McbloodyDermott! said...

There are more than one Anonymous here. Sign up blogger like me. I'm too old to keep track.

Princess, stop complaining.

bloodied said...

this arguement always seems to burst into flames whenever it is posted.

i agree with mcdermott's view on the increased value of love behind the divorce rates. never have we, as humans, been able to access so many interpretations on it(from tv to novels).

mcdermott, has the above thesis been officially researched yet? if so, can you point me in the right direction as to where to find it among the numerous articles?

soci said...

Ulrich Beck has written a few articles on it. In particular on 'Love'.

soci said...

see The Normal Chaos of Love (with E. Beck-Gernsheim, 1995

soci said...

Here's a little quote
Search for Intimacy

One of the overall characteristics of marriage in Britain today is that it is based on the idea of romantic love, an idea which is a distinctive characteristic of modern culture but which takes on the appearance of being ‘natural’ and timeless. The chapter on Family in Giddens highlights studies which show that younger couples, whether married or cohabiting, stress their bond as a commitment freely given whilst their parents generation stress the significance of obligation and duties. The work of German sociologists Ulrich Beck and Elisabeth Beck-Gernsheim is discussed in some length on pages 178-80, which you should have read by now. They conclude that love in contemporary culture is paradoxical: on the one hand, romantic love linked to notions of personal growth has more importance than ever before, on the other hand, institutions such as marriage and parenthood are now so fragmented and diverse that there are few clear guidelines for how to achieve and sustain loving relationships. Our intimate relationships are freed from old constraints creating new opportunities and new pitfalls. We occupy a social world characterised, as the title of their book suggests, by The Normal Chaos of Love:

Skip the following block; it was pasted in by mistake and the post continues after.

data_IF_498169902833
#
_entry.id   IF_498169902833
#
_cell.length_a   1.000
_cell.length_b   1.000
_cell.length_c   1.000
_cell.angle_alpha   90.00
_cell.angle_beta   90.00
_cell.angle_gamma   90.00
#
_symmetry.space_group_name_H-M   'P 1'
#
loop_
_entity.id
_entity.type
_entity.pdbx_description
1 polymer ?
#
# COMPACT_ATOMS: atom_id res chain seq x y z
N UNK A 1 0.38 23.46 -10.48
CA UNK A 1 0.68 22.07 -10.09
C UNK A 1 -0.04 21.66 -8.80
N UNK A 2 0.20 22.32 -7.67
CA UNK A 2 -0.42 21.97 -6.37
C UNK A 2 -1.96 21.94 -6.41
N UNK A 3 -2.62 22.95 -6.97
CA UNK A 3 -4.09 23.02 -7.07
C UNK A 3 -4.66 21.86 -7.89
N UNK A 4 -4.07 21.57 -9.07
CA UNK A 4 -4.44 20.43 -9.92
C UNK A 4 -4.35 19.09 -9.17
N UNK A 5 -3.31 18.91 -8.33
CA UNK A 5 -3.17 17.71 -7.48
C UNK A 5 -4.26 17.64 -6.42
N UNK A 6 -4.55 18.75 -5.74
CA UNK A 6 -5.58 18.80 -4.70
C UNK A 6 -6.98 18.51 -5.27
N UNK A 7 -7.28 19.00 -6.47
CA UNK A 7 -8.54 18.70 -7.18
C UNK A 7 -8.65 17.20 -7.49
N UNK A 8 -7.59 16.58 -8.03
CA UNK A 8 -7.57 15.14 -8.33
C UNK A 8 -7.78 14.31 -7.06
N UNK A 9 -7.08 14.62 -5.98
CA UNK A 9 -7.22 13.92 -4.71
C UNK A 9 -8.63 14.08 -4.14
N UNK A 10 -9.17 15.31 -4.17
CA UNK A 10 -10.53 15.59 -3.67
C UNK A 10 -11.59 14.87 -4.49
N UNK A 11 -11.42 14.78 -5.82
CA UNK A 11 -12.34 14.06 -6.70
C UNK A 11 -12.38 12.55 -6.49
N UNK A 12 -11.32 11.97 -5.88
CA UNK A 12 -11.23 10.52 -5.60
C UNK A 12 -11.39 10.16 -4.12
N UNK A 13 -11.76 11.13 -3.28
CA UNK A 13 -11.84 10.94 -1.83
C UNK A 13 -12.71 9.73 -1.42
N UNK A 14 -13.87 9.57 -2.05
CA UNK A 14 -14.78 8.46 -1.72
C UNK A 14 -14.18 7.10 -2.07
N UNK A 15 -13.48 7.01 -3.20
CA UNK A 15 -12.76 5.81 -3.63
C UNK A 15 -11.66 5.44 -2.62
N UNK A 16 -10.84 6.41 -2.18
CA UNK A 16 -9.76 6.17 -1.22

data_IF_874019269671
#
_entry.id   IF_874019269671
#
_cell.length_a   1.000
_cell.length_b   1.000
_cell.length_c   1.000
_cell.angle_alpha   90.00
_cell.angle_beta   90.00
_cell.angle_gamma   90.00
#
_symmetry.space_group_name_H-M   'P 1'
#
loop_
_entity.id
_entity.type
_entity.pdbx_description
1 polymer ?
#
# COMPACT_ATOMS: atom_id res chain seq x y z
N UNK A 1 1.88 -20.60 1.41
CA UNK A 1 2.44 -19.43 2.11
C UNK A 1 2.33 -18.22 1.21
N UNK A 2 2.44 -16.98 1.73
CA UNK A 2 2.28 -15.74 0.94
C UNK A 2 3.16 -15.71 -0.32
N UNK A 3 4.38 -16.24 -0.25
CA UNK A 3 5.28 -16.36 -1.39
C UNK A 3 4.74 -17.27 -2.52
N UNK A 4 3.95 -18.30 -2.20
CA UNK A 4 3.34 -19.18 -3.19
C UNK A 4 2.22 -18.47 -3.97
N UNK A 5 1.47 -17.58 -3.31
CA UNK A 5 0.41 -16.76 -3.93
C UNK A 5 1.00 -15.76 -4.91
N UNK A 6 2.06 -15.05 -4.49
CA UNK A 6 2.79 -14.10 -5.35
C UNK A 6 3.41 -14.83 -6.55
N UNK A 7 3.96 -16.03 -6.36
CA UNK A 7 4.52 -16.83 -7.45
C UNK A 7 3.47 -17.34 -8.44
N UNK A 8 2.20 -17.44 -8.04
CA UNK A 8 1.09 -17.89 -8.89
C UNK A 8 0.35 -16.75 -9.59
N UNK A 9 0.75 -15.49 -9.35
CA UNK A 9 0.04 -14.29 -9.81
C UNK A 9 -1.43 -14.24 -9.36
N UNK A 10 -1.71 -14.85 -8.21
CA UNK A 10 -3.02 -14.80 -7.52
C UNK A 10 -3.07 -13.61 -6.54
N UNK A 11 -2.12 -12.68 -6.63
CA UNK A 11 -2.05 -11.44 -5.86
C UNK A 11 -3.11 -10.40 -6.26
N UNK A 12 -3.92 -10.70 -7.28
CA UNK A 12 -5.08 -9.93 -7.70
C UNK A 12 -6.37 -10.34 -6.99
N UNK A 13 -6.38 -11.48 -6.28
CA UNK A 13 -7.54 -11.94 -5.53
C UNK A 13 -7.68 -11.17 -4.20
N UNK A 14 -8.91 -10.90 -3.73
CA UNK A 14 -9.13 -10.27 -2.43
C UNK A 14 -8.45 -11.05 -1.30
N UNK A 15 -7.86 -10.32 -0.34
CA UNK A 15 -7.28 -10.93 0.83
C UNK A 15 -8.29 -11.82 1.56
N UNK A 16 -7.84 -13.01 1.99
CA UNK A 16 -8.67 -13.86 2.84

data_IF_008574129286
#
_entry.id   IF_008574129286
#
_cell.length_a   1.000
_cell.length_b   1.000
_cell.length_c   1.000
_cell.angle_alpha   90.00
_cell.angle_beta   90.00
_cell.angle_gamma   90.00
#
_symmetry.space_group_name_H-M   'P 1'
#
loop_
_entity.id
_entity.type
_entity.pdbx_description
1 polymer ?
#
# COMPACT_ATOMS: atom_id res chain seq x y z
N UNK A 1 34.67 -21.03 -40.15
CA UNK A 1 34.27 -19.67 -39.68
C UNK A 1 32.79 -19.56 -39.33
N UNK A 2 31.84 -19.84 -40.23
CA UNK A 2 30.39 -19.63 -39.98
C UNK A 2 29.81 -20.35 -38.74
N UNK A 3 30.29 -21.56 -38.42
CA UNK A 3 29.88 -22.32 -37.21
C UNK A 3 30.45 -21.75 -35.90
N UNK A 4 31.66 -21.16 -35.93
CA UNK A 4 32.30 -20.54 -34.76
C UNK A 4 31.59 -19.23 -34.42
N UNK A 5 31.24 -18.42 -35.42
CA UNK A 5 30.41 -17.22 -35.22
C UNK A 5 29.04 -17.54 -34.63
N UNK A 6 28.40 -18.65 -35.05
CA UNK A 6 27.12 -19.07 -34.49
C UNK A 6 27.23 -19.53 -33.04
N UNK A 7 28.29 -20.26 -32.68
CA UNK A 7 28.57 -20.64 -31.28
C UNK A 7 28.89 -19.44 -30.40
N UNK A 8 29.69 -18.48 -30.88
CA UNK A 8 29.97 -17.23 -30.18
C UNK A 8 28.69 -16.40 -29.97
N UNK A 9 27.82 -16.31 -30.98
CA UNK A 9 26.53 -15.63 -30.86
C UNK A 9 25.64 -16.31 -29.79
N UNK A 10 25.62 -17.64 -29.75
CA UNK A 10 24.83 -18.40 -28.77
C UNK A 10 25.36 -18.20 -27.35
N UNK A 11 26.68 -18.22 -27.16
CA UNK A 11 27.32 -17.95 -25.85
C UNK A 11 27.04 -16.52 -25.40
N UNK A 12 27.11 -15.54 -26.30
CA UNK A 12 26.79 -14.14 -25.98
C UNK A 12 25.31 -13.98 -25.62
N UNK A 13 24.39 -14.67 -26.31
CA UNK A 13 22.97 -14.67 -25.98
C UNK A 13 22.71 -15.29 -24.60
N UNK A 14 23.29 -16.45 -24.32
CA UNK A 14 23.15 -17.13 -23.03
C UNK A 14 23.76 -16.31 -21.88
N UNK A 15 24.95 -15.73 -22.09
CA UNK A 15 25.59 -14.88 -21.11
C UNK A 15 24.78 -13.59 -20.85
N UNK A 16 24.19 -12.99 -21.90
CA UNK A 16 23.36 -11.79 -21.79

It is no longer possible to pronounce in some binding way what family, marriage, parenthood, sexuality or love mean, what they should or could be…Love is becoming a blank that the lovers must fill in themselves, across the widening trenches of biography, even if they are directed by lyrics of pop songs, advertisements, pornographic scripts, light fiction or psychoanalysis…

Time –honoured norms are fading and losing their power to determine behaviour. What used to be carried out as a matter of course now has to be discussed, justified, negotiated and agreed, and for that very reason it can always be cancelled. In search of intimacy the actors turn out to be their own critics, directors and audience, acting, watching and discussing it, unable to agree on the rules for achieving it as fast as they are needed. The rules constantly prove to be wrong, unjust and therefore merely provisional. In such circumstances it seems almost like salvation to take refuge in rigidities, in new/old black-and-white thinking…

[Ulrich Beck, and Elisabeth Beck-Gernsheim (1995) The Normal Chaos of Love, Oxford: Polity, pp5, 7]

bloodied said...

so can i assume that the squabblings are actually a consensus forming between the genders by defining the rules and power relations within the institutions?

"directed by lyrics of pop songs, advertisements, pornographic scripts, light fiction or psychoanalysis…"
taken from the above,
can i interpret this as that the catalyst for this change is increased media exposure?

soci said...

I wouldn't argue that there was one singular cause, the media is one among many.

And as for the 'squabblings' being consensus forming, I would agree. But could also led to someone leaving the relationship assuming that they can.